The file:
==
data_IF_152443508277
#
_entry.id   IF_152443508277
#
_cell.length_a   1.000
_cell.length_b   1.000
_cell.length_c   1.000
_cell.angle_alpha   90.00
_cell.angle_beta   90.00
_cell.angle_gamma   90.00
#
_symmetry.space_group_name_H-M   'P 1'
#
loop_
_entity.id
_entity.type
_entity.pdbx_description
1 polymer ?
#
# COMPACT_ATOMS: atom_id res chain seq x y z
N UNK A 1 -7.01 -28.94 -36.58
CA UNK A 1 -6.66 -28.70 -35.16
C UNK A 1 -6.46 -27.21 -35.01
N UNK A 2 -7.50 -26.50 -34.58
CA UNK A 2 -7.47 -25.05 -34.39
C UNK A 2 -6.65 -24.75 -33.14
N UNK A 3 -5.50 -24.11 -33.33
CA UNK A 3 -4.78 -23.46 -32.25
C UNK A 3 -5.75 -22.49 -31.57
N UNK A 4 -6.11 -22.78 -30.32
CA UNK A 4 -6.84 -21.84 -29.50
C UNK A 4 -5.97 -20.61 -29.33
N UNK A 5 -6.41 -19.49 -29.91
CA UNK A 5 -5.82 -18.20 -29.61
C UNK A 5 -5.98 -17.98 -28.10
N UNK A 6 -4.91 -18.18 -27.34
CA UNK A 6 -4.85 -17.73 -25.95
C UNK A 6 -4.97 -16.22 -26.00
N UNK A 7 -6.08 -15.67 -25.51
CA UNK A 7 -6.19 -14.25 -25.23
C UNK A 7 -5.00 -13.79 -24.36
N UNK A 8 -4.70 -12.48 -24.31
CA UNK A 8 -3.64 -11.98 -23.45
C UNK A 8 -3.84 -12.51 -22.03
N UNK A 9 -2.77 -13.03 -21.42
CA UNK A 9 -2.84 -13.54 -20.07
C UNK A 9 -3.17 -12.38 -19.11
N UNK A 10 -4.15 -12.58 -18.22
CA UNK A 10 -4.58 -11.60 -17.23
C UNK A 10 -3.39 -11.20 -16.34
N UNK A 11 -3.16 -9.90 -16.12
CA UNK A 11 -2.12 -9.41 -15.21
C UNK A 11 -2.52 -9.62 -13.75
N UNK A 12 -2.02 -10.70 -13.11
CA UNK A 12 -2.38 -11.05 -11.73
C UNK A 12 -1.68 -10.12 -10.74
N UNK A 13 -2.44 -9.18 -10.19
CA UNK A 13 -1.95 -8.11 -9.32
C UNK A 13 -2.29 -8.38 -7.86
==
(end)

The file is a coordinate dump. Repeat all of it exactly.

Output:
data_IF_152443508277
#
_entry.id   IF_152443508277
#
_cell.length_a   1.000
_cell.length_b   1.000
_cell.length_c   1.000
_cell.angle_alpha   90.00
_cell.angle_beta   90.00
_cell.angle_gamma   90.00
#
_symmetry.space_group_name_H-M   'P 1'
#
loop_
_entity.id
_entity.type
_entity.pdbx_description
1 polymer ?
#
# COMPACT_ATOMS: atom_id res chain seq x y z
N UNK A 1 -7.01 -28.94 -36.58
CA UNK A 1 -6.66 -28.70 -35.16
C UNK A 1 -6.46 -27.21 -35.01
N UNK A 2 -7.50 -26.50 -34.58
CA UNK A 2 -7.47 -25.05 -34.39
C UNK A 2 -6.65 -24.75 -33.14
N UNK A 3 -5.50 -24.11 -33.33
CA UNK A 3 -4.78 -23.46 -32.25
C UNK A 3 -5.75 -22.49 -31.57
N UNK A 4 -6.11 -22.78 -30.32
CA UNK A 4 -6.84 -21.84 -29.50
C UNK A 4 -5.97 -20.61 -29.33
N UNK A 5 -6.41 -19.49 -29.91
CA UNK A 5 -5.82 -18.20 -29.61
C UNK A 5 -5.98 -17.98 -28.10
N UNK A 6 -4.91 -18.18 -27.34
CA UNK A 6 -4.85 -17.73 -25.95
C UNK A 6 -4.97 -16.22 -26.00
N UNK A 7 -6.08 -15.67 -25.51
CA UNK A 7 -6.19 -14.25 -25.23
C UNK A 7 -5.00 -13.79 -24.36
N UNK A 8 -4.70 -12.48 -24.31
CA UNK A 8 -3.64 -11.98 -23.45
C UNK A 8 -3.84 -12.51 -22.03
N UNK A 9 -2.77 -13.03 -21.42
CA UNK A 9 -2.84 -13.54 -20.07
C UNK A 9 -3.17 -12.38 -19.11
N UNK A 10 -4.15 -12.58 -18.22
CA UNK A 10 -4.58 -11.60 -17.23
C UNK A 10 -3.39 -11.20 -16.34
N UNK A 11 -3.16 -9.90 -16.12
CA UNK A 11 -2.12 -9.41 -15.21
C UNK A 11 -2.52 -9.62 -13.75
N UNK A 12 -2.02 -10.70 -13.11
CA UNK A 12 -2.38 -11.05 -11.73
C UNK A 12 -1.68 -10.12 -10.74
N UNK A 13 -2.44 -9.18 -10.19
CA UNK A 13 -1.95 -8.11 -9.32
C UNK A 13 -2.29 -8.38 -7.86